Log in

Countdown to Monday's eclipse

Willow Park has one of nation's best views


Don't blink.

Well, okay, you can blink, but don't keep your eyes closed for very long or you'll miss a historic event that has one of the best views in the entire United States right here in our backyard.

Monday, April 8, the City of Willow Park and the Parker County Chamber of Commerce is hosting Total Eclipse of the Park at the Aledo Athletics, Inc. ballfields, 9001 E. Bankhead Hwy. Gates open at noon and activities will conclude around 2 p.m.

Somewhere around 1:40 p.m. the eclipse will happen. The sun will be completely blocked out by the moon for more than 2 minutes, a rare occurrence.

'We are a great place watch the eclipse because we are right on the line of totality, which means you’ll be able to get one of the best views in the county from our spot," Willow Park Director of Communications and Marketing Rose Hoffman said.

"The next full solar eclipse viewable from the (contiguous) United States will be in 2044, according to NASA. So this is a very rare and fun experience and a great way to celebrate as a community, and enjoy some cool science stuff."

Hoffman said 1,000 pairs of viewing glasses provided by Donna J. Alberts with Edward Jones will be available for those who attend the event. She also recommends showing up early and bringing a lawn chair.

"We have advertised in both Tarrant and Parker Counties, and are working with Willow Park Police Department on traffic control the day of the eclipse to minimize the traffic issues in the area as people are arriving and leaving," she said. "Also, we have Miguel’s Place, Salmark BBQ, La Reyna, and Frios Pops coming to sell delicious lunches to our guests. Frios even has specialty flavors in honor of the eclipse."

According to the National Weather Service, the most recent total solar eclipse in North or Central Texas was in 1878. After this, there won't be another until 2317.

In fact, since 1900, the United States has only seen 12 total solar eclipses pass over any portion of the country.

NASA reports the next total eclipse in the world will occur on Aug. 12, 2026 and will be visible from Greenland, Iceland, the Atlantic Ocean and Spain.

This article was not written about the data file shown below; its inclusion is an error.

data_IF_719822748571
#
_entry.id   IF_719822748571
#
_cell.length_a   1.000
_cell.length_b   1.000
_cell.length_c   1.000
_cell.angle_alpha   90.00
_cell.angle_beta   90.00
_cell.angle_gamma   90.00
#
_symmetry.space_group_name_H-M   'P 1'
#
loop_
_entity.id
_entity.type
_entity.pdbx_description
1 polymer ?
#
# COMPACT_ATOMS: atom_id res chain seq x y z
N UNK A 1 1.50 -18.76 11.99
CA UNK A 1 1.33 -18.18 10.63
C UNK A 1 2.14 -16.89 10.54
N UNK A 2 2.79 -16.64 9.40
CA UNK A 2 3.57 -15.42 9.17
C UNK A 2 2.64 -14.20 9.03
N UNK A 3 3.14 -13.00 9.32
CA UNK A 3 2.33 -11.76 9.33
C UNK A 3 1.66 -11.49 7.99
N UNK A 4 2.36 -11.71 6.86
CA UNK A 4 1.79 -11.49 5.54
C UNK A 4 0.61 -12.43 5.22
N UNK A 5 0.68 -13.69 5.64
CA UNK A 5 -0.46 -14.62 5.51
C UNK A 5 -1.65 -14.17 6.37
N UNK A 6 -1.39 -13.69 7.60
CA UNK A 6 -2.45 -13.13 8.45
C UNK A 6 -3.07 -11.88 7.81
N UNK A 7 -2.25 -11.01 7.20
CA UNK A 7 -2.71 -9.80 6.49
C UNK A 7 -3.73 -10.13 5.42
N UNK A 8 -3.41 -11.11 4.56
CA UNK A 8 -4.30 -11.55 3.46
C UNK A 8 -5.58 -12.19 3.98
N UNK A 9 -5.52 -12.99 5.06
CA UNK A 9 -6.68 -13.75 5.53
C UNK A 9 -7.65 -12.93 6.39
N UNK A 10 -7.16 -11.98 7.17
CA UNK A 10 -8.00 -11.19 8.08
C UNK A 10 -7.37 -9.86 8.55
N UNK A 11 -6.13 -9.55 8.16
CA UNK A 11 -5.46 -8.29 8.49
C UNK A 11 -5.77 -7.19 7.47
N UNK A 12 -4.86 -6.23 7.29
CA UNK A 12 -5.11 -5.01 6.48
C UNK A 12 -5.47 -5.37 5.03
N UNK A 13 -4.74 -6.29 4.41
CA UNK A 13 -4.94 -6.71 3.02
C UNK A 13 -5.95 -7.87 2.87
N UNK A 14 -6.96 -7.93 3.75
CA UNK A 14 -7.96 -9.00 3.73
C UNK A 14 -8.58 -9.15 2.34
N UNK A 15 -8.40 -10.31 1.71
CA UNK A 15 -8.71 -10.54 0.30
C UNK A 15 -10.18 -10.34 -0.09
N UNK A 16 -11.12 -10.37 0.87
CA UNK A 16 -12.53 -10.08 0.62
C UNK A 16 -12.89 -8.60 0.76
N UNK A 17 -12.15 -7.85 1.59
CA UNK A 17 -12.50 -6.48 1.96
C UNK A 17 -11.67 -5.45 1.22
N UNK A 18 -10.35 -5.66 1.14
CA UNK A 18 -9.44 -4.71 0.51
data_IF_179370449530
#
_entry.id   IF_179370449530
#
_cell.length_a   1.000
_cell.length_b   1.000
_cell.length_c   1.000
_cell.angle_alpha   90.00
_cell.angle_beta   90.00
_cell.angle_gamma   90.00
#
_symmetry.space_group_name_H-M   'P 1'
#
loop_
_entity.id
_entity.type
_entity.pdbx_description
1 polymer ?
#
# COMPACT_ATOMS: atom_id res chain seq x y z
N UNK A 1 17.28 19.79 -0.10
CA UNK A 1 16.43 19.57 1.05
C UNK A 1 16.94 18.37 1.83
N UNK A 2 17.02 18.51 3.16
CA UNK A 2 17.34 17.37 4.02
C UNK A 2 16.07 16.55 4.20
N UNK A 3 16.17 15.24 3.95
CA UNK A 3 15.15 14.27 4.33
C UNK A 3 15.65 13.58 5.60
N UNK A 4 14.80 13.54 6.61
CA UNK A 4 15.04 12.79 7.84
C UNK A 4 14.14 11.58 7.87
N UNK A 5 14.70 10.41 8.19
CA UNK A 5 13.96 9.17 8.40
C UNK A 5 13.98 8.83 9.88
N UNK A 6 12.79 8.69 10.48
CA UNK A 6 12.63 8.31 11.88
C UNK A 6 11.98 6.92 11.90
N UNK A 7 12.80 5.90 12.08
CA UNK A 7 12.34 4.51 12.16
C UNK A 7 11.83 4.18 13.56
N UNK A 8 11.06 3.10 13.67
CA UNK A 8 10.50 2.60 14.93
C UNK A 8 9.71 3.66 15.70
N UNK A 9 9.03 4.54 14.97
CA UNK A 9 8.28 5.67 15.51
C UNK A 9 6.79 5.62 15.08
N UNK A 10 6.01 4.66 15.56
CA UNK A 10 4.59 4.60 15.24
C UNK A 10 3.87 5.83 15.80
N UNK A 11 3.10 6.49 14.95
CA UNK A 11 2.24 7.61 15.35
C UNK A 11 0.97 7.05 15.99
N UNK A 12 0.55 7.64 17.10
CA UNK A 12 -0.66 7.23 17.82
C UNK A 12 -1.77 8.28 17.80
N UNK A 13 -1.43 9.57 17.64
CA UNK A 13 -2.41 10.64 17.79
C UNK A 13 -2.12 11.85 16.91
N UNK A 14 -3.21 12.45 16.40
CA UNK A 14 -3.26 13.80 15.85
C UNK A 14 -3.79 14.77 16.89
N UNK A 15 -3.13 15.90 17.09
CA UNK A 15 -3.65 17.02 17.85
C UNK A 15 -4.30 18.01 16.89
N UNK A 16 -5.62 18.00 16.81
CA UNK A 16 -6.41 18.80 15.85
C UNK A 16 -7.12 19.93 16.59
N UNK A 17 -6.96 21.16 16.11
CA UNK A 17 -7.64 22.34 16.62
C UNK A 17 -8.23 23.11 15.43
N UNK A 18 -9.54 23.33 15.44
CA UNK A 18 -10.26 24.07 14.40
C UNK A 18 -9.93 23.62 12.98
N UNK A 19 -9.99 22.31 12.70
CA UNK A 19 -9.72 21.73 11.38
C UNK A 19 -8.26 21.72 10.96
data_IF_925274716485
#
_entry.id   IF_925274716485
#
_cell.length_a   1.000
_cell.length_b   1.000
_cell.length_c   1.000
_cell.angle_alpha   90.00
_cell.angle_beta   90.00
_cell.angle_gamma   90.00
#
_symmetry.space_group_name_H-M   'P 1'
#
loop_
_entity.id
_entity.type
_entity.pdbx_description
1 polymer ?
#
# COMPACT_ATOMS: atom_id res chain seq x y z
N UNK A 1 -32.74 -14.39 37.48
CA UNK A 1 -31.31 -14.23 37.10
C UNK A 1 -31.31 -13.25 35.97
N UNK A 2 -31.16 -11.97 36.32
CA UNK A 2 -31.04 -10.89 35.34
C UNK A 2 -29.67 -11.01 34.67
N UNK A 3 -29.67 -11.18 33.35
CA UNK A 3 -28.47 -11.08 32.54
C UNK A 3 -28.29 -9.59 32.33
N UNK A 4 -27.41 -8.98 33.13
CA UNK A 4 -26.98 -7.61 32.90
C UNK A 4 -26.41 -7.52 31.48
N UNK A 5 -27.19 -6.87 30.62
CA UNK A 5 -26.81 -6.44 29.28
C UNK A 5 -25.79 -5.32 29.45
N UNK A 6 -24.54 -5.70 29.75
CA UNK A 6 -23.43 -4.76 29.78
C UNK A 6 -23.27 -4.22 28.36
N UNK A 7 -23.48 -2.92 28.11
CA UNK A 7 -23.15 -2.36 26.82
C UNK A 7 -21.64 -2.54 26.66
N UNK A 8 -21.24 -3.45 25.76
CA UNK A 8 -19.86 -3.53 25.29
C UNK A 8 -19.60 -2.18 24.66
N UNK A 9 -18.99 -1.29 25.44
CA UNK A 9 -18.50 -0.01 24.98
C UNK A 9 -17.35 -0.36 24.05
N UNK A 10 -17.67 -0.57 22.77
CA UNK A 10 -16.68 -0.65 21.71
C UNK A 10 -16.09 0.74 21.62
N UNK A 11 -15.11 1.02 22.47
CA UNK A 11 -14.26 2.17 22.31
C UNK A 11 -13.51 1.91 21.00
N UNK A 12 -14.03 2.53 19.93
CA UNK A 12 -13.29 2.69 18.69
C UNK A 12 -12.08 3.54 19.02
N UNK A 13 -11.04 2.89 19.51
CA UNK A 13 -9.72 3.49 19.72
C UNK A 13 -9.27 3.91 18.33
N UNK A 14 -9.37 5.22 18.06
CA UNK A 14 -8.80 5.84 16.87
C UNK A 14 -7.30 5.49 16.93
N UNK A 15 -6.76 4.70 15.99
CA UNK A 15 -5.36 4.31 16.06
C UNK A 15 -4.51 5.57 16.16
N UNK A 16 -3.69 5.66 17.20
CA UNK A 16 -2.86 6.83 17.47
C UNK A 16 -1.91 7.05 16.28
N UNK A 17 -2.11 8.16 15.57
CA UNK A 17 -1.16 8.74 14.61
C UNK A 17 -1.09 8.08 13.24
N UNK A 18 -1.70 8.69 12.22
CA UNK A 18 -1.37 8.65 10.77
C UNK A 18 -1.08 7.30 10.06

"No one wants to say they were indoors looking at their phone when this magical day was happening!" Hoffman said.

NASA tips for safety when viewing

*View through eclipse glasses or a handheld solar viewer during the partial eclipse phases before and after totality.

*You can view the eclipse directly without proper eye protection only when the moon completely obscures the sun’s bright face – during the brief and spectacular period known as totality. (You’ll know it’s safe when you can no longer see any part of the sun through eclipse glasses or a solar viewer.)

*As soon as you see even a little bit of the bright sun reappear after totality, immediately put your eclipse glasses back on or use a handheld solar viewer to look at the sun.

*Even during a partial or annular eclipse, or during the partial phases of a total eclipse, the sun will still be very bright. If you are watching an entire eclipse, you may be in direct sunlight for hours. Remember to wear sunscreen, a hat, and protective clothing to prevent skin damage.

*Do not use eclipse glasses or handheld viewers with cameras, binoculars, or telescopes. Those require different types of solar filters. When viewing a partial or annular eclipse through cameras, binoculars, or telescopes equipped with proper solar filters, you do not need to wear eclipse glasses. (The solar filters do the same job as the eclipse glasses to protect your eyes.)

If you happen to be on the road driving when the eclipse happens

  • Keep your vehicle headlights on.
  • Put the sun visor down to block your view of the sun.
  • Don’t wear your eclipse viewing glasses while driving.
  • Don’t try to photograph or video record the eclipse while driving.
  • Don’t pull over on the side of the road, highway or interstate to view the eclipse.
  • Fully exit the roadway and park in a safe area far from traffic to view the eclipse.
  • Be mindful of pedestrians who may be walking around with their eyes to the sky and not their surroundings during the total solar eclipse.


No comments on this item Please log in to comment by clicking here